‘Whether you are at the office or working remotely, the ties that bind effective performance management always come down to goals’
Managing employee performance can be challenging for HR professionals and managers. The shift to work from home due to the pandemic may have upped the difficulty level as organizations try to figure out how to handle performance management for employees who aren’t physically in the workplace.
Canadian HR Reporter spoke with Julie Derene, senior vice-president of global talent management at Ceridian in Toronto about effective performance management for remote workers.
Q: What are some performance-related challenges faced by employers during the shift to work from home?
A: “Although it is always preferable to establish clear remote work policies in advance, as companies and organizations moved to a virtual work environment almost overnight this level of preparation became almost unfeasible.
“A lack of personal connection is one challenge. We may be social distancing, but we are social beings by nature. For a remote workforce, fewer in-person interactions with coworkers can often make them feel like they’re working in silos. The inability to switch off is another. While remote work offers flexibility, it can come with a downside. With the ability to work anywhere, it can be hard for some to turn work off, leading to inefficiencies in deliverables and burnout in severe cases. Also, setting the pace — it is easy to ‘hustle’ when you’re mingling with your team and the knock-on effect it has on groups that work together in a shared space. It’s harder to communicate that urgency via Slack or email.”
Q: What are some key elements of effective performance management?
A: “Whether you are at the office or working remotely, the ties that bind effective performance management always come down to goals. To make the transition to virtual seamless, we need to be really specific with employees on how they directly contribute to the company or department’s priorities. These conversations need to have a regular cadence in short cycles.”
Q: How can employers best keep connected to remote workers?
A: “Managing a remote team can require leaders to employ a different set of leadership skills. Even if your operations are airtight, it’s critical to maintain regular, effective communication and nurture a shared sense of purpose with remote team members.
“Managers should create a space where employees feel safe being their authentic selves. One way to do this is to take the lead at the start of meetings and have a light-hearted conversation. This can be a great way to ease tension during these difficult times and portray another side to a person that may have been previously established by the ‘watercooler.’ Making and taking the time to interact with others and being conscious about their individual needs are important aspects of remote work.”
Q: How can employers inspire high performance in work from home?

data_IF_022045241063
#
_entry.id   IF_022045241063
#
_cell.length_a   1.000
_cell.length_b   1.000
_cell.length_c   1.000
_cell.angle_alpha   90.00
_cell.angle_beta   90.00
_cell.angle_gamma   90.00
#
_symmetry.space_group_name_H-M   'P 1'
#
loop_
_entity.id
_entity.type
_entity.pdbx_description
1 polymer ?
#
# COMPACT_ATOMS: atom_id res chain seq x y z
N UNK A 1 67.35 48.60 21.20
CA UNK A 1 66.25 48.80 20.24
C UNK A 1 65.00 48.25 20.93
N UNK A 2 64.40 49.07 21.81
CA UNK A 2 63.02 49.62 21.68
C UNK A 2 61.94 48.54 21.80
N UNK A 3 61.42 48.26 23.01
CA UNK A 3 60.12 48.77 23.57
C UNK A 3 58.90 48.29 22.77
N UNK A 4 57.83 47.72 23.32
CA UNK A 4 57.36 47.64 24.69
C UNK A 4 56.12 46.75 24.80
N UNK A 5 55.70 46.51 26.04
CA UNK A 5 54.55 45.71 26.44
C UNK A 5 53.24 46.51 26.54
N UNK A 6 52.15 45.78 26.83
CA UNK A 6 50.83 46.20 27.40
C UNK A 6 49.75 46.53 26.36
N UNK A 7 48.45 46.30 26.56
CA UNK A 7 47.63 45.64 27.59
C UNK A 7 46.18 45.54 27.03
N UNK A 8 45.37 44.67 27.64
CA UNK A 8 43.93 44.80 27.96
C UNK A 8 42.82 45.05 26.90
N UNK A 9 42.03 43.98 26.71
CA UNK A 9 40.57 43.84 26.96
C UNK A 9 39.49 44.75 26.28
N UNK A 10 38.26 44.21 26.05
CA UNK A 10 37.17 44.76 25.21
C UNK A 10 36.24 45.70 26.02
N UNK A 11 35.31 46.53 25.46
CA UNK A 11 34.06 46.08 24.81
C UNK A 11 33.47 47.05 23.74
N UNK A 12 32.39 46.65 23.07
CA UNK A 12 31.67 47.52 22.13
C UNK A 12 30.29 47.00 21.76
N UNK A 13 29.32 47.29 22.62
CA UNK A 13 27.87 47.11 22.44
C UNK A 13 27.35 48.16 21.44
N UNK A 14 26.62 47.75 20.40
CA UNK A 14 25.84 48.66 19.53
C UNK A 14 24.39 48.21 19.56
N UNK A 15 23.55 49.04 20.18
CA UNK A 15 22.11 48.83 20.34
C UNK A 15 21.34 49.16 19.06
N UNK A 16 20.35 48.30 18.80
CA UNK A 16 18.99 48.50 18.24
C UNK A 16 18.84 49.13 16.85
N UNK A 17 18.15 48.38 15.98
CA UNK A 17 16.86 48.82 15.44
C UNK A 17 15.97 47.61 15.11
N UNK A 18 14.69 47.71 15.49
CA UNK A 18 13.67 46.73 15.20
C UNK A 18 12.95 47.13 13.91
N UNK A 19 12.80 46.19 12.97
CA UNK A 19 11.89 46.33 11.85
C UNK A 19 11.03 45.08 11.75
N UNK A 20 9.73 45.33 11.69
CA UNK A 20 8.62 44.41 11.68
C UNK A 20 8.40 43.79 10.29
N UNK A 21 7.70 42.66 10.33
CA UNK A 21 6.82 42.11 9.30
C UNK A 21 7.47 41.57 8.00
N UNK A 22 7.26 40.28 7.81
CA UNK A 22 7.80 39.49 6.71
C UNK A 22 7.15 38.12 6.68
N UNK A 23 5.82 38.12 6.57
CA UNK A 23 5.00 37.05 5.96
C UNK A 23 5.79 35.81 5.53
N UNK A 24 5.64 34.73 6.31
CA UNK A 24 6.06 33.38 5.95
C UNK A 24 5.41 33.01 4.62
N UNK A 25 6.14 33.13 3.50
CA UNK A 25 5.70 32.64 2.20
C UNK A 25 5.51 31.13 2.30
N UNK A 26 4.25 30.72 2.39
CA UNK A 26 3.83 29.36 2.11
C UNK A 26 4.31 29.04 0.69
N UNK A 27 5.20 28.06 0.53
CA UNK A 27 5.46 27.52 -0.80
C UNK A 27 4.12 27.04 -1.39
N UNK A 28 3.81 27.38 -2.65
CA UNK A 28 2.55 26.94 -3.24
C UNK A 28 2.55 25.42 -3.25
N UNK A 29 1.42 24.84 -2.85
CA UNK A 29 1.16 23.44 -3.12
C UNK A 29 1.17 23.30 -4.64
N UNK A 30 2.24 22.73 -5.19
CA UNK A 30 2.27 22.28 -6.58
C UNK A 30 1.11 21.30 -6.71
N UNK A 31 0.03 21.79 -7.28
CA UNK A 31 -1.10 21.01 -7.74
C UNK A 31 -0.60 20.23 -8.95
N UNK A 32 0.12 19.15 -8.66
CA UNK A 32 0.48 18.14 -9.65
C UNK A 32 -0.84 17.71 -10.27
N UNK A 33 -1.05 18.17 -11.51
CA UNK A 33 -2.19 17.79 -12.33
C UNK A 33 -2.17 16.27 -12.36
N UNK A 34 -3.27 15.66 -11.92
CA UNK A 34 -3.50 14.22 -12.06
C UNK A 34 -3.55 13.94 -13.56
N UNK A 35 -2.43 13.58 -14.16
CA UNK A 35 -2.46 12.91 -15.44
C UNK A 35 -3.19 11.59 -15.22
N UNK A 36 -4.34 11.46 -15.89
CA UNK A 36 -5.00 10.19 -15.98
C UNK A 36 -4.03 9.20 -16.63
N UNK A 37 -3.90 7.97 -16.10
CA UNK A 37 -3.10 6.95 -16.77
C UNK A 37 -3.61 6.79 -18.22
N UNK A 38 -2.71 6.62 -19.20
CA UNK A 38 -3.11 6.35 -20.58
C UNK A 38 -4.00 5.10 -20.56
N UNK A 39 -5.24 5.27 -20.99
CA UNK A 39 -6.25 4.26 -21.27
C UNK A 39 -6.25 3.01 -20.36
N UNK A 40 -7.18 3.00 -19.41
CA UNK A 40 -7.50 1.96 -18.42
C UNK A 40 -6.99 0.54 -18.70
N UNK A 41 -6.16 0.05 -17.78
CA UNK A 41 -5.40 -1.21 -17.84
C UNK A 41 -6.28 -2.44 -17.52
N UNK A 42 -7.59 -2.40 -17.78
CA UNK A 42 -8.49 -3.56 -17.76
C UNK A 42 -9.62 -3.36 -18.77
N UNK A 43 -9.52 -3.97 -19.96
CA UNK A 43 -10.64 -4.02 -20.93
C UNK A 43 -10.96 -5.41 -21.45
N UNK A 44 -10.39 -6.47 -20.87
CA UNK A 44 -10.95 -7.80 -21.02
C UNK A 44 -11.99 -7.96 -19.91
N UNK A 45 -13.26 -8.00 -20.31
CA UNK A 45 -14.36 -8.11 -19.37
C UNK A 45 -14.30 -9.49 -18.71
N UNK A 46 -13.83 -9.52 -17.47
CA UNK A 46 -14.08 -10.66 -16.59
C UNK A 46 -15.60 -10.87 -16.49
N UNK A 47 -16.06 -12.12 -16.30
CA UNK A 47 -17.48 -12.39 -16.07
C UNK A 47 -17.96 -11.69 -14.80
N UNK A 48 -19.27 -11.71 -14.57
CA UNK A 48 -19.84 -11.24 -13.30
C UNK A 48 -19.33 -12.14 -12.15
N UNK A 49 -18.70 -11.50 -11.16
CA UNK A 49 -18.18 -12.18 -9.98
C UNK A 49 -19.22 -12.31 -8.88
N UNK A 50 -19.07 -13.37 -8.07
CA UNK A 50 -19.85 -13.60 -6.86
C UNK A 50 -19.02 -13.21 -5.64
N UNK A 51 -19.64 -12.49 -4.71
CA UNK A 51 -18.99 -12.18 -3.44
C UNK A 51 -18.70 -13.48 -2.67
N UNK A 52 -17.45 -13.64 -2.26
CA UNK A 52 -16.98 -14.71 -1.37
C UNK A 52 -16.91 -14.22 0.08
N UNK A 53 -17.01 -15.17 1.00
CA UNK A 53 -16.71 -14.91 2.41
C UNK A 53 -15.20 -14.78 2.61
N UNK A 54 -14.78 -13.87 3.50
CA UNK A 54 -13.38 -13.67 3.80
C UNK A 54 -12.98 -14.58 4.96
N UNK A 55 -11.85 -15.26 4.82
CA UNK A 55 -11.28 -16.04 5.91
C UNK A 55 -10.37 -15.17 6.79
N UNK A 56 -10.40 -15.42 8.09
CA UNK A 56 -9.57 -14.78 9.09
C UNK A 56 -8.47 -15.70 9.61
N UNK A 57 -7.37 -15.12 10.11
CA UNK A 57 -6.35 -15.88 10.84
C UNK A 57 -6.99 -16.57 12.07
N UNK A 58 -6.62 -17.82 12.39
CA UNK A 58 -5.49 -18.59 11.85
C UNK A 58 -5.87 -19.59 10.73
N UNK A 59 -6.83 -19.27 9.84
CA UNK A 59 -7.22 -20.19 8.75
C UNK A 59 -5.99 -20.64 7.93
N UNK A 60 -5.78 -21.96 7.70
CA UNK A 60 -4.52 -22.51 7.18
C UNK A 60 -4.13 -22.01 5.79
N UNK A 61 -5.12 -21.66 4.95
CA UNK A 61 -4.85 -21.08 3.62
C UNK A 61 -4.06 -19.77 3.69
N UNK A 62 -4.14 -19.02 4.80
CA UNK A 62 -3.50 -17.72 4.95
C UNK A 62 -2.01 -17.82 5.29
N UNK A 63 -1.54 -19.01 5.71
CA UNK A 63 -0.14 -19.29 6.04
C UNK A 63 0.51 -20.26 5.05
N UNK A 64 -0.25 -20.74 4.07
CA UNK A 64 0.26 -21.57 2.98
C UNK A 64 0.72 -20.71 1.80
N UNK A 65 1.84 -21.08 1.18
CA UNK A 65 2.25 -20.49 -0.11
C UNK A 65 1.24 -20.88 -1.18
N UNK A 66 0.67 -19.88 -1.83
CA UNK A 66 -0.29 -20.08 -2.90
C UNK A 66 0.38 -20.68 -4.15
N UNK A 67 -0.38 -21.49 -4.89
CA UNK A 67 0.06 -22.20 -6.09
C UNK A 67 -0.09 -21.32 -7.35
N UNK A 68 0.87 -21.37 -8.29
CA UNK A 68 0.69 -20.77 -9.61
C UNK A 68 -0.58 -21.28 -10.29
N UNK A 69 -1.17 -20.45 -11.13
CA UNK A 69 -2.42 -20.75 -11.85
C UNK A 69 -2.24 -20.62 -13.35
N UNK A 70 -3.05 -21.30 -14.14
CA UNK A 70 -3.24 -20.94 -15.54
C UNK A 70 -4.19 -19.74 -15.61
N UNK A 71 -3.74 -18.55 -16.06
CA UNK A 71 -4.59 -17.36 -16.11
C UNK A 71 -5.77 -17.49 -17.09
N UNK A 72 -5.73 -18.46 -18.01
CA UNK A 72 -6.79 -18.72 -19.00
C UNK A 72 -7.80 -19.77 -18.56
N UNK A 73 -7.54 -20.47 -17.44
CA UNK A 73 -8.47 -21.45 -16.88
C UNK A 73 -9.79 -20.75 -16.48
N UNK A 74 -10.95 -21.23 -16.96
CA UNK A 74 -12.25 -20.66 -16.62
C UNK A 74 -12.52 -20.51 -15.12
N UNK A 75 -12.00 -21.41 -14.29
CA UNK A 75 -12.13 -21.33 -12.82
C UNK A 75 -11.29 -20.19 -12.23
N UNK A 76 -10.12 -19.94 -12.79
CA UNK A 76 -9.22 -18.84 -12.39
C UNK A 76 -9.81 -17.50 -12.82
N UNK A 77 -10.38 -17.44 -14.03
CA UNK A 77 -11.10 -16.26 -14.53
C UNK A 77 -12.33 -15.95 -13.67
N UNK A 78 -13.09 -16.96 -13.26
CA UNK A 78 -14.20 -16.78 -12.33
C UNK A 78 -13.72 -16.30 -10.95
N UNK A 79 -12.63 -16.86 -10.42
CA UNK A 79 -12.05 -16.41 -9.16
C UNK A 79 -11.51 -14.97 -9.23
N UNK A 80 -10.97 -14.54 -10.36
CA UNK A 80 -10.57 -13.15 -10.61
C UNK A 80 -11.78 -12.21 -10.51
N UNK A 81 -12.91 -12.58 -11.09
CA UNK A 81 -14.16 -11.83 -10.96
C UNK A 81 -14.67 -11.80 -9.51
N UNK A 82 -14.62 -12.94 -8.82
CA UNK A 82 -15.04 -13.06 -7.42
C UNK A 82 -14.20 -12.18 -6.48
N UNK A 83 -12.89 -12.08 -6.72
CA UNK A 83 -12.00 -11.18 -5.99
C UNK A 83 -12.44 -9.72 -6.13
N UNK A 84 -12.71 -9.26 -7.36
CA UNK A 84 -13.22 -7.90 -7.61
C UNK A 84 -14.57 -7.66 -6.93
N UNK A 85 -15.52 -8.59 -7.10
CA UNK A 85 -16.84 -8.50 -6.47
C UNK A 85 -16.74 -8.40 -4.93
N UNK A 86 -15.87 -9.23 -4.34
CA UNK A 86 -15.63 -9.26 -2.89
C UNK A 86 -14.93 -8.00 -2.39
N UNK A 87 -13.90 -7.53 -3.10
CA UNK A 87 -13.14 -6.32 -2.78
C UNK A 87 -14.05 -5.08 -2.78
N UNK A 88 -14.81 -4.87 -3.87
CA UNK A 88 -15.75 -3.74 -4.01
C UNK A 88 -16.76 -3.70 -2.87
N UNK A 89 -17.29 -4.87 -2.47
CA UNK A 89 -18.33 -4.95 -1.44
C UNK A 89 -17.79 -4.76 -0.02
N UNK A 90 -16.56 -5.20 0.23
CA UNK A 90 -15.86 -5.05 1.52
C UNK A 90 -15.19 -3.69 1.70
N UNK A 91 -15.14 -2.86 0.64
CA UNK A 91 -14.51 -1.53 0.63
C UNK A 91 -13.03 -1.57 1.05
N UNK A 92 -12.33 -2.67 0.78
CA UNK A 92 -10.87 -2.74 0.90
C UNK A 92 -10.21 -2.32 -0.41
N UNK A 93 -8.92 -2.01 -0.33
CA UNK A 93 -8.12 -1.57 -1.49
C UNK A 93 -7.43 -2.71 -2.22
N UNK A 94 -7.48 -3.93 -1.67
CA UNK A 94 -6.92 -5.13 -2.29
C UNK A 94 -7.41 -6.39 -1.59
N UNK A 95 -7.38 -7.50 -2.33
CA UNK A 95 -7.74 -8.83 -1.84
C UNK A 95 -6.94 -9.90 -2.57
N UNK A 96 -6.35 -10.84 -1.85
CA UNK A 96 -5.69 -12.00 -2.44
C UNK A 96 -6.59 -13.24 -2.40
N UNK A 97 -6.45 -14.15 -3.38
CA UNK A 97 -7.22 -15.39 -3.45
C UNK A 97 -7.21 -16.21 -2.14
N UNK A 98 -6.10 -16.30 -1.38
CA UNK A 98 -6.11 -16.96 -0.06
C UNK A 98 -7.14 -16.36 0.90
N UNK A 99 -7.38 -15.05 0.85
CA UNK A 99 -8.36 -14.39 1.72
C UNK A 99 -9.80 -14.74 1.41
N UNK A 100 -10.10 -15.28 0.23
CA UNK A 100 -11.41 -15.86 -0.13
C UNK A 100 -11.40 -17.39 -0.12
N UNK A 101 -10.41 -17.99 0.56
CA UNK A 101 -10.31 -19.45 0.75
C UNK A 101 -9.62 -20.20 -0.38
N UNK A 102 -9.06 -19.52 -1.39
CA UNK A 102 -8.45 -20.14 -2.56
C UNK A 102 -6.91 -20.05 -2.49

A: “There are aspects of managing an employee's performance that remain consistent, regardless of the current working arrangement. Employees who are working outside of the office — especially those new to remote working arrangements — can feel disconnected from company goals. Defining expectations will help remote employees clearly understand what their role is and what the expectations are. According to McKinsey, defining clear objectives and key results (OKRs) and communicating goals and outcomes, is an essential part of providing the workforce with necessary structure to retain employee engagement and increase productivity. Communicating expectations will be paramount as business environments continue to change and adapt to new ways of working.”
Q: What are some warning signs that performance may be falling off for remote workers?
A: “While it’s easier to spot who’s productive and who’s not in an in-person environment, with all the distraction that comes with working from home there are a couple warning signs if performance is waning. One is a steady decline in productivity — if someone is normally a top performer and managers begin to notice a dip, they can ask questions to learn more about the employee’s goals, current realities and the full scope of the situation, and then create different options to move forward. Another is if people are continuously making mistakes — a sure sign of things not working out may be a sudden rise in sloppy errors, missed deadlines or repeatedly following-up on deliverables. Managers should continuously check in with their people and define expectations — especially as they relate to potentially rapid changes in business goals and direction.”
Q: How should performance reviews be conducted virtually?
A: “Traditional performance reviews are outdated and often don’t add value to your people or your business. Building a culture of continuous feedback is key. Talk to your employees about their aspirations, goals and performance during weekly status updates, scheduled reviews, and in-the-moment conversations. Real-time, two-way communication drives positive behaviour change and performance outcomes.”